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Tuesday, January 26, 2021

In Kalaburagi, where India recorded its first Covid death: ‘Inshallah, a new life is set to join us… Pray all can be with families’

Hamid Faisal Siddiqui, 49, has taken over as qazi of the mosque after his father's demise and says they have started to put the dark days behind them.

Written by Ralph Alex Arakal | Bengaluru | Updated: January 1, 2021 9:23:53 am
Hamid recieves his father Muhammad Husain Siddiqui at Hyderabad airport in March, 2020.

Hamid Faisal Siddiqui, 49, still breaks down talking about the death of his father on March 10, becoming India’s first casualty linked to Covid-19, especially because of what followed. “I wish and pray every day that none in this world, not even my enemies, is put through the situation my family had to face. Amidst the grief, we battled blame.”

Muhammad Husain Siddiqui, 76, an Islamic scholar who was the qazi of the biggest mosque in Kalaburagi, had gone for a pilgrimage to Saudi Arabia, followed by a month-long stay with his younger son, a dentist, in Jeddah. On his return on March 6, Hamid recalls, his father was fine. However, by the next night, he had begun feeling unwell. With his fever and cough worsening, the family took him to a hospital in the town on March 9. After 12 hours of observation, he was referred to a private super-specialty hospital in Hyderabad. He was being taken by road in an ambulance to be tested for the coronavirus when he died.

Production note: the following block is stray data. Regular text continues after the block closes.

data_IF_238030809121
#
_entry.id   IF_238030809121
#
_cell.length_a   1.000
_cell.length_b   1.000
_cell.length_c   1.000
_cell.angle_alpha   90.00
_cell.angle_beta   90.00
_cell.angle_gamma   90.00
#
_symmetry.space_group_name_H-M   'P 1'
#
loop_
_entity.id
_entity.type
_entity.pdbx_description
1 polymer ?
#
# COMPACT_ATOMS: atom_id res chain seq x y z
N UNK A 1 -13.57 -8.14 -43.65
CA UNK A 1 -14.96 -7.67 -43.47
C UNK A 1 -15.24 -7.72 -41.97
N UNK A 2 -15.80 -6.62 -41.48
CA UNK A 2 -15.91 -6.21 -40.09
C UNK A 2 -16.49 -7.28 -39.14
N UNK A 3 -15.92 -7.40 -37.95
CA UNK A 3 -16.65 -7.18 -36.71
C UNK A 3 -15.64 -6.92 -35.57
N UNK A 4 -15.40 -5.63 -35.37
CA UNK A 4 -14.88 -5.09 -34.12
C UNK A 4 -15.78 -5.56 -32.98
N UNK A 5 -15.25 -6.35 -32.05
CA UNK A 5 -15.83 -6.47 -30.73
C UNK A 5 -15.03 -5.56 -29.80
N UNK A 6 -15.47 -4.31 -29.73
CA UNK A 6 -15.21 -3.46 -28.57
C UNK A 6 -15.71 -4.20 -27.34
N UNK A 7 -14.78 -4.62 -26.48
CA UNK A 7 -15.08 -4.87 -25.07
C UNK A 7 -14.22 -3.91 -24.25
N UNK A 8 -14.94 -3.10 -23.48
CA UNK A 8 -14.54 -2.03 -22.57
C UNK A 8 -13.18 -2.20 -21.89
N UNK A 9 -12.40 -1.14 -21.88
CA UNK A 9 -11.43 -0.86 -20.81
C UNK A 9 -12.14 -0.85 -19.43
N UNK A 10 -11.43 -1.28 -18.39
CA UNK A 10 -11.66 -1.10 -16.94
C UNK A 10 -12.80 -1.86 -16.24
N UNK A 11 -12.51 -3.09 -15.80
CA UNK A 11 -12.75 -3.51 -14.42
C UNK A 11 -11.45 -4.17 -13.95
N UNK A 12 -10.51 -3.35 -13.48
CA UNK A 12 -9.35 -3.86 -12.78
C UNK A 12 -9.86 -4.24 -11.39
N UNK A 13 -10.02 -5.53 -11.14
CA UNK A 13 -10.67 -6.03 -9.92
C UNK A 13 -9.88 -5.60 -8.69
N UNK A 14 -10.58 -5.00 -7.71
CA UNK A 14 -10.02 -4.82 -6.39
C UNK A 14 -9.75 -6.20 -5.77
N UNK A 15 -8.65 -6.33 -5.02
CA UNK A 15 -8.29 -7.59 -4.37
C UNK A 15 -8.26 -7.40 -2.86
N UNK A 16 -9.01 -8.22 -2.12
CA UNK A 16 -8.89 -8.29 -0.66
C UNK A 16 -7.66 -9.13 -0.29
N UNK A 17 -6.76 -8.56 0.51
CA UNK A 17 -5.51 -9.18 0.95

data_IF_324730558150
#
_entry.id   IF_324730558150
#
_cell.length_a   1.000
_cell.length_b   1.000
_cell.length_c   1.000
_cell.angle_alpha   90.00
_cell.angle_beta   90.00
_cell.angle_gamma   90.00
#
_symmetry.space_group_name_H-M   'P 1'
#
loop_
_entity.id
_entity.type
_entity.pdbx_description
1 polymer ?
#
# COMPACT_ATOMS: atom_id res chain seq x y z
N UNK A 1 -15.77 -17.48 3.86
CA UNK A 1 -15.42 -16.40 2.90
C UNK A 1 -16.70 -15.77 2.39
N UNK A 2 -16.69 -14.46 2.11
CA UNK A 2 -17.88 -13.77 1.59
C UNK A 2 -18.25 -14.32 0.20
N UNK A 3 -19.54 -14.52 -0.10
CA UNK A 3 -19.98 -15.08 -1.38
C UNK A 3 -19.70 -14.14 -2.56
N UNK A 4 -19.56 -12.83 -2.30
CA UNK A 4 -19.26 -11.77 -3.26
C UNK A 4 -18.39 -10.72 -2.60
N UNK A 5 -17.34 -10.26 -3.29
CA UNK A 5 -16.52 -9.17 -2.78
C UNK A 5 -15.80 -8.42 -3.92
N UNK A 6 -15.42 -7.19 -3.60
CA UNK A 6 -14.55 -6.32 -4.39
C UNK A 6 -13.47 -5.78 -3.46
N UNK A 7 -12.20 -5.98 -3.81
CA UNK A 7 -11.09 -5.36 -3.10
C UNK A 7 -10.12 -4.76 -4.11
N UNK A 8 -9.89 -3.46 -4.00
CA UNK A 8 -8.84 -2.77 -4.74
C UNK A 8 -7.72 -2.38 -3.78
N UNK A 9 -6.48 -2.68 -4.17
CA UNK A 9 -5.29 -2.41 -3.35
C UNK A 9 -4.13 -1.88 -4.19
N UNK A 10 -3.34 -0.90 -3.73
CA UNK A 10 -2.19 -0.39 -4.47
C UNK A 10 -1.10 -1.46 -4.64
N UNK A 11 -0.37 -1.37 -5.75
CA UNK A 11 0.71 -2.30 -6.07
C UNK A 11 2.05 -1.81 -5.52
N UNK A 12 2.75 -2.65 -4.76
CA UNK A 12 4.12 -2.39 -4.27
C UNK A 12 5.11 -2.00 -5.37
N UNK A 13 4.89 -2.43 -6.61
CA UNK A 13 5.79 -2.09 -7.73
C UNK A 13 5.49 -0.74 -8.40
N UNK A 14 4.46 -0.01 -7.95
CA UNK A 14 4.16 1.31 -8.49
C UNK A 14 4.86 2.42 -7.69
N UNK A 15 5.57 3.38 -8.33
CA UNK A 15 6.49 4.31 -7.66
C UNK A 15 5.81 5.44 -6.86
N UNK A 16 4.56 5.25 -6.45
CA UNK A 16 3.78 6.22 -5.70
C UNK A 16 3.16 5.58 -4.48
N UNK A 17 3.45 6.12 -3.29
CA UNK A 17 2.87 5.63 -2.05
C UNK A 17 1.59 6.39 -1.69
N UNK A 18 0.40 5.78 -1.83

Hamid Siddiqui at Saudi Arabia pilgrimage.

Still, the joint family never suspected Covid, as the pandemic was till then no more than a curiosity, happening in faraway China. It was after Siddiqui passed away that the doctors told the family he had died of the coronavirus. Later, Siddiqui’s 45-year-old daughter and the family doctor also tested positive, but recovered.

“People were scared to meet us, some turned away on seeing us. Such was the stigma attached to the pandemic. Very few visited us to even offer solace,” Hamid, who has eight siblings, sobs.

While the dark days that followed seemed endless, Hamid says they have started to put them behind. As elder son, he has taken over as qazi of the mosque. What helped was the family’s decision to take on their Covid status head-on. “We encouraged others to wear a mask and follow all social distancing norms, saying this was the best way to survive this turbulent period.”

A few days from now, the Siddiquis hope to finally and firmly put the shadow of 2020 behind. “Inshallah, we will be blessed with a new life by the early half of the new year,” Hamid says, adding, “Our solemn request to the Almighty continues to be that the entire world moves out of this phase to become a happy place for all. People should soon get a chance to be with their loved ones whenever and wherever they wish to be.”

Read more from The Indian Express series, ‘Silver Lining: A Yearbook’

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